- Periodic group
In

group theory inmathematics , a**periodic group**or a**torsion group**is a group in which each element has finite order. All finite groups are periodic. The concept of a periodic group should not be confused with that of acyclic group .The

**exponent**of a periodic group "G" is theleast common multiple , if it exists, of the orders of the elements of "G". Anyfinite group has an exponent: it is a divisor of |"G"|.Burnside's problem is a classical question, which deals with the relationship between periodic groups andfinite group s, if we assume only that "G" is afinitely-generated group . The question is whether specifying an exponent forces finiteness (to which the answer is 'no', in general).Infinite examples of periodic groups include the additive group of the ring of polynomials over a finite field, and the quotient group of the rationals by the integers, as well as their direct summands, the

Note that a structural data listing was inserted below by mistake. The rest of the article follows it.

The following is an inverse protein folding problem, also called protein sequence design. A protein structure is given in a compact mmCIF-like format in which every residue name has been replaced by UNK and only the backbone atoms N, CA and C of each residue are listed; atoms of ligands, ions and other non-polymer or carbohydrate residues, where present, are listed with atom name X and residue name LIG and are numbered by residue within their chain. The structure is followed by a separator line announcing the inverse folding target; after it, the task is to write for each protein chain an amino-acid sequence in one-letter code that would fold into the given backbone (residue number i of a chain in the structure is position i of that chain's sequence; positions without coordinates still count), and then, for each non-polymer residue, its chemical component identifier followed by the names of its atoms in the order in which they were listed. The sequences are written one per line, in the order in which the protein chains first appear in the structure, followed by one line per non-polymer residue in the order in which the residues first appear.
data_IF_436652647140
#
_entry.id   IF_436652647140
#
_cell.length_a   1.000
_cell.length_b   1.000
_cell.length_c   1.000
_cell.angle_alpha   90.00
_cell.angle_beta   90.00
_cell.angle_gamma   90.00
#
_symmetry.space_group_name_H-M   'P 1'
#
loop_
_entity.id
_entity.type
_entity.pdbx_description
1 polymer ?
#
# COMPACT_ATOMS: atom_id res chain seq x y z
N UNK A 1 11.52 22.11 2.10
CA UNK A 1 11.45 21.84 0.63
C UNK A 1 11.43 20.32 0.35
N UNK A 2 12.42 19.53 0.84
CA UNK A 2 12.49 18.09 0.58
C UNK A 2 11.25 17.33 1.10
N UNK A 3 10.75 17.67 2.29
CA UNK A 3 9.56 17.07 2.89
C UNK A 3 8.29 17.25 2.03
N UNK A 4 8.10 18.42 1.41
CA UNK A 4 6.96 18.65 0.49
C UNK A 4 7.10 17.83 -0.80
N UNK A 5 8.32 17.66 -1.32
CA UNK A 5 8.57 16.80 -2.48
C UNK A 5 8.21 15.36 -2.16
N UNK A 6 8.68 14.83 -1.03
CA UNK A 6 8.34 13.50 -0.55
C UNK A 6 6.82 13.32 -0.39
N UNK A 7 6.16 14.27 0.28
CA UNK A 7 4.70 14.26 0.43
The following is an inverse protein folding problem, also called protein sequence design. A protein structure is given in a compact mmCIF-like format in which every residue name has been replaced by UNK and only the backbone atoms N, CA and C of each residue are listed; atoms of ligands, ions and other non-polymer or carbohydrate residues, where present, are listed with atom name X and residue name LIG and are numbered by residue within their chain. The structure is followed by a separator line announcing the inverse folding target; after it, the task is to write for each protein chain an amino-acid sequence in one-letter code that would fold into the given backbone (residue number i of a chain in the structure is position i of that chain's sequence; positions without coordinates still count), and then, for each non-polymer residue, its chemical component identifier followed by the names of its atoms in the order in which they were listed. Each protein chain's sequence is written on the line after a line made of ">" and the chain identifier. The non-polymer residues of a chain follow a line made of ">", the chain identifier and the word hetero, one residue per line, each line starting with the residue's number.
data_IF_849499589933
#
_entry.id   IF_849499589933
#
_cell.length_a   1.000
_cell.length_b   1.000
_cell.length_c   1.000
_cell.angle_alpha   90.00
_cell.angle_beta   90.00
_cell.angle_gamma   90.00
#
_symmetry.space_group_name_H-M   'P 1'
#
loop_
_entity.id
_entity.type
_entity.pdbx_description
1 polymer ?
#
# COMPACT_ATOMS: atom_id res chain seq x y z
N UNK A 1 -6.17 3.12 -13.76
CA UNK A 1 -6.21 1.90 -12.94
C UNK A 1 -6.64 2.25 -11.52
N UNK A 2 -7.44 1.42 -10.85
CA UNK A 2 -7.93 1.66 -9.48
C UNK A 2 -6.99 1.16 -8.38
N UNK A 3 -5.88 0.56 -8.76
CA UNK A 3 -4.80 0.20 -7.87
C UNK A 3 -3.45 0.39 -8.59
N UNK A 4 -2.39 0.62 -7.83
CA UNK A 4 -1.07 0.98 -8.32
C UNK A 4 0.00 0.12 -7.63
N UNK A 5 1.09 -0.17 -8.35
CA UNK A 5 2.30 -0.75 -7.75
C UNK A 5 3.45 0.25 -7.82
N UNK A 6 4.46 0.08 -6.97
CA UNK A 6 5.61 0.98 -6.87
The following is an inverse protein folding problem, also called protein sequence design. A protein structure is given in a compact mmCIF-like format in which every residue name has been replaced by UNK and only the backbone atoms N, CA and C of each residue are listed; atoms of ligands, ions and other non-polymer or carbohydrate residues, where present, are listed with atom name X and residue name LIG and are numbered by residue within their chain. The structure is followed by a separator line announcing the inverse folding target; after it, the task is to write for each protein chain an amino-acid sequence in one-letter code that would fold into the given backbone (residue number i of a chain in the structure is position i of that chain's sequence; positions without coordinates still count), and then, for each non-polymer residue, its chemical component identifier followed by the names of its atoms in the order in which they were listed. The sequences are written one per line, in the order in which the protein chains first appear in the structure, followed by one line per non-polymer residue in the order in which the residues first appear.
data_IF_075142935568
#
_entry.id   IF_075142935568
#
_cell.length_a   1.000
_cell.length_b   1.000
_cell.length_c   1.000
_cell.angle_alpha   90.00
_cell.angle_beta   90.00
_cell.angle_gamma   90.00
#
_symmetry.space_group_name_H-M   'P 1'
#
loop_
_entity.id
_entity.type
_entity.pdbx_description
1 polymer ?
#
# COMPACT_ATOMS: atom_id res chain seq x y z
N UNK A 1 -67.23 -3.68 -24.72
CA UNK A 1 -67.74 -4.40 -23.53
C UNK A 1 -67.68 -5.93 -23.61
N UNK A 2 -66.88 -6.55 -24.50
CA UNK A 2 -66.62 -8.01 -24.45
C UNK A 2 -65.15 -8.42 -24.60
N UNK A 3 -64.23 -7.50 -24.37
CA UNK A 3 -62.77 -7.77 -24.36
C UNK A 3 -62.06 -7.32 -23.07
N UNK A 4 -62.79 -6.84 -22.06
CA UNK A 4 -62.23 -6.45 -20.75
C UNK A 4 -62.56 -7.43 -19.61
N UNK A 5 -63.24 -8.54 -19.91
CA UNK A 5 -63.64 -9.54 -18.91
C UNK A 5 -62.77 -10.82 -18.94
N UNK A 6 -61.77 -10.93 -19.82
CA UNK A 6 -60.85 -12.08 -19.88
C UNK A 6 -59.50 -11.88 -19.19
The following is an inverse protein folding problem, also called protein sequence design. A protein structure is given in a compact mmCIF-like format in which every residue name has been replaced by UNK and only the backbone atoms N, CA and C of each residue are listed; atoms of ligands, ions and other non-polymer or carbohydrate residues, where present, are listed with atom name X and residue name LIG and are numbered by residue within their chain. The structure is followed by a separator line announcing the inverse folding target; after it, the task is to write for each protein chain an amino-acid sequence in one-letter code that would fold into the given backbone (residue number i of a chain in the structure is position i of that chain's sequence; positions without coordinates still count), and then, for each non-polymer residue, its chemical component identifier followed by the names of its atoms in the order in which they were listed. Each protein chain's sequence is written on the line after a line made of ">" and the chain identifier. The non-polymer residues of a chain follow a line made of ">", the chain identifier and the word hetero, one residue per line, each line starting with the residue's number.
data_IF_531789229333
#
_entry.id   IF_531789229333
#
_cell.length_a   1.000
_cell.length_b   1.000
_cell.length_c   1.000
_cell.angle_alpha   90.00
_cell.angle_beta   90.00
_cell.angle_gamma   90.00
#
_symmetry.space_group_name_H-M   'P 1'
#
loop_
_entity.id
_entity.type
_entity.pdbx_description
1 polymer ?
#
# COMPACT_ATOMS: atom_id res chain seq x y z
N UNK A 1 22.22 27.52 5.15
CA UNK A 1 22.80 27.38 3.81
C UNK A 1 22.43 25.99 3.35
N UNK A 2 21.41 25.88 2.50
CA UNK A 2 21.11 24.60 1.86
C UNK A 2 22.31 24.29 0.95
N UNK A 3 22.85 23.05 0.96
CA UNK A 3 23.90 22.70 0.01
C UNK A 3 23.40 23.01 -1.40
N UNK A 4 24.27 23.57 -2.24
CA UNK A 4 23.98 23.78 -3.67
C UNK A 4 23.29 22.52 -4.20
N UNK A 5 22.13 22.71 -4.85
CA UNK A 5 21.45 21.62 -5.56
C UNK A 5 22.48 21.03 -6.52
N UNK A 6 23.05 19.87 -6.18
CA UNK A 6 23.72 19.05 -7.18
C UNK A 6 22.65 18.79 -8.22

Prüfer group s. None of these examples has a finite generating set. Explicit examples offinitely generated infinite periodic groups were constructed by Golod, based on joint work with Shafarevich, and by Aleshin and Grigorchuk using automata.**References*** E. S. Golod, "On nil-algebras and finitely approximable p-groups," Izv. Akad. Nauk SSSR Ser. Mat.

**28**(1964) 273--276.

* N. V. Aleshin, "Finite automata and the Burnside problem for periodic groups," (Russian) Mat. Zametki**11**(1972), 319--328.

* R. I. Grigorchuk, "On Burnside's problem on periodic groups," Functional Anal. Appl.**14**(1980), no. 1, 41--43.

* R. I. Grigorchuk, "Degrees of growth of finitely generated groups and the theory of invariant means.", Izv. Akad. Nauk SSSR Ser. Mat.**48:5**(1984), 939-985 (Russian).**External links***

PlanetMath articles on [*http://planetmath.org/encyclopedia/PeriodicGroup.html periodic groups*] and [*http://planetmath.org/encyclopedia/Exponent.html exponent*] .**ee also***

torsion (algebra)

*torsion subgroup

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